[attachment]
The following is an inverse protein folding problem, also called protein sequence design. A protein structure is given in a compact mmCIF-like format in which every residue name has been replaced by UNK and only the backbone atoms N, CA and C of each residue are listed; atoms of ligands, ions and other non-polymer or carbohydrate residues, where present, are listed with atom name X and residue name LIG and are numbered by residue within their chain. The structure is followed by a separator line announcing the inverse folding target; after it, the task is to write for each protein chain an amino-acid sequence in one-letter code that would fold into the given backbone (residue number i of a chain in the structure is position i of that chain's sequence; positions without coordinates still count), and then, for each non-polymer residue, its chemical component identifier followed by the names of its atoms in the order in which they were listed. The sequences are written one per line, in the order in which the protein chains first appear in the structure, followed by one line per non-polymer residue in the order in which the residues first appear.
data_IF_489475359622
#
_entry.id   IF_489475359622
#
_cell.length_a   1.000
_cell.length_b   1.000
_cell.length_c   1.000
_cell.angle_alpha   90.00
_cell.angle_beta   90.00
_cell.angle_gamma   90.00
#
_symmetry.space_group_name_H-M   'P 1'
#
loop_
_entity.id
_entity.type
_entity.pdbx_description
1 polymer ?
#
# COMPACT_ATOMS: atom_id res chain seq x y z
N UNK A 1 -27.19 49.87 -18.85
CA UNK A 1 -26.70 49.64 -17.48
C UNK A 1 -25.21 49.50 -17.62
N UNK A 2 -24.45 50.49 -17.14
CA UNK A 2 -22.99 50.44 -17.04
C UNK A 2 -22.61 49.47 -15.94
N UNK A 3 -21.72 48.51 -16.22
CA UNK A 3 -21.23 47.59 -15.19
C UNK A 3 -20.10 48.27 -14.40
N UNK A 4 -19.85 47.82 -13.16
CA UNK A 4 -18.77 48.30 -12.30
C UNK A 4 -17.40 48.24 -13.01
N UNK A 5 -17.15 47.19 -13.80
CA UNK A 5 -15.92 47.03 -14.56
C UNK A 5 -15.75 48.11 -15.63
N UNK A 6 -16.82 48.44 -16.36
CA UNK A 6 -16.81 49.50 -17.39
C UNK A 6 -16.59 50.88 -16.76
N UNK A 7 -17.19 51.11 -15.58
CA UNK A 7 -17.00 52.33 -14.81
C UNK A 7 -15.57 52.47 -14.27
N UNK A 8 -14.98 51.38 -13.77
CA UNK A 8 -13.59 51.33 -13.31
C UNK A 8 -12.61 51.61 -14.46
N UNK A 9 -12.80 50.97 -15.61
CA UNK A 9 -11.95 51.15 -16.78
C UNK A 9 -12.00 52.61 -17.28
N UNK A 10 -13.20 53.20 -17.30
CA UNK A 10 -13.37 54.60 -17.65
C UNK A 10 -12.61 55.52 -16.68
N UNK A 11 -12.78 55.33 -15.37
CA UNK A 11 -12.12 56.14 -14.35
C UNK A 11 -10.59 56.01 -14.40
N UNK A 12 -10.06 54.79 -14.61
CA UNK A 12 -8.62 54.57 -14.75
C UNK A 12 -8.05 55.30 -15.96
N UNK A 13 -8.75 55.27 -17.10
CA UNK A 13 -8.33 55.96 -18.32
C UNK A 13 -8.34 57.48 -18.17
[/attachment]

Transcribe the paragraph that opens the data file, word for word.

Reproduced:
The following is an inverse protein folding problem, also called protein sequence design. A protein structure is given in a compact mmCIF-like format in which every residue name has been replaced by UNK and only the backbone atoms N, CA and C of each residue are listed; atoms of ligands, ions and other non-polymer or carbohydrate residues, where present, are listed with atom name X and residue name LIG and are numbered by residue within their chain. The structure is followed by a separator line announcing the inverse folding target; after it, the task is to write for each protein chain an amino-acid sequence in one-letter code that would fold into the given backbone (residue number i of a chain in the structure is position i of that chain's sequence; positions without coordinates still count), and then, for each non-polymer residue, its chemical component identifier followed by the names of its atoms in the order in which they were listed. The sequences are written one per line, in the order in which the protein chains first appear in the structure, followed by one line per non-polymer residue in the order in which the residues first appear.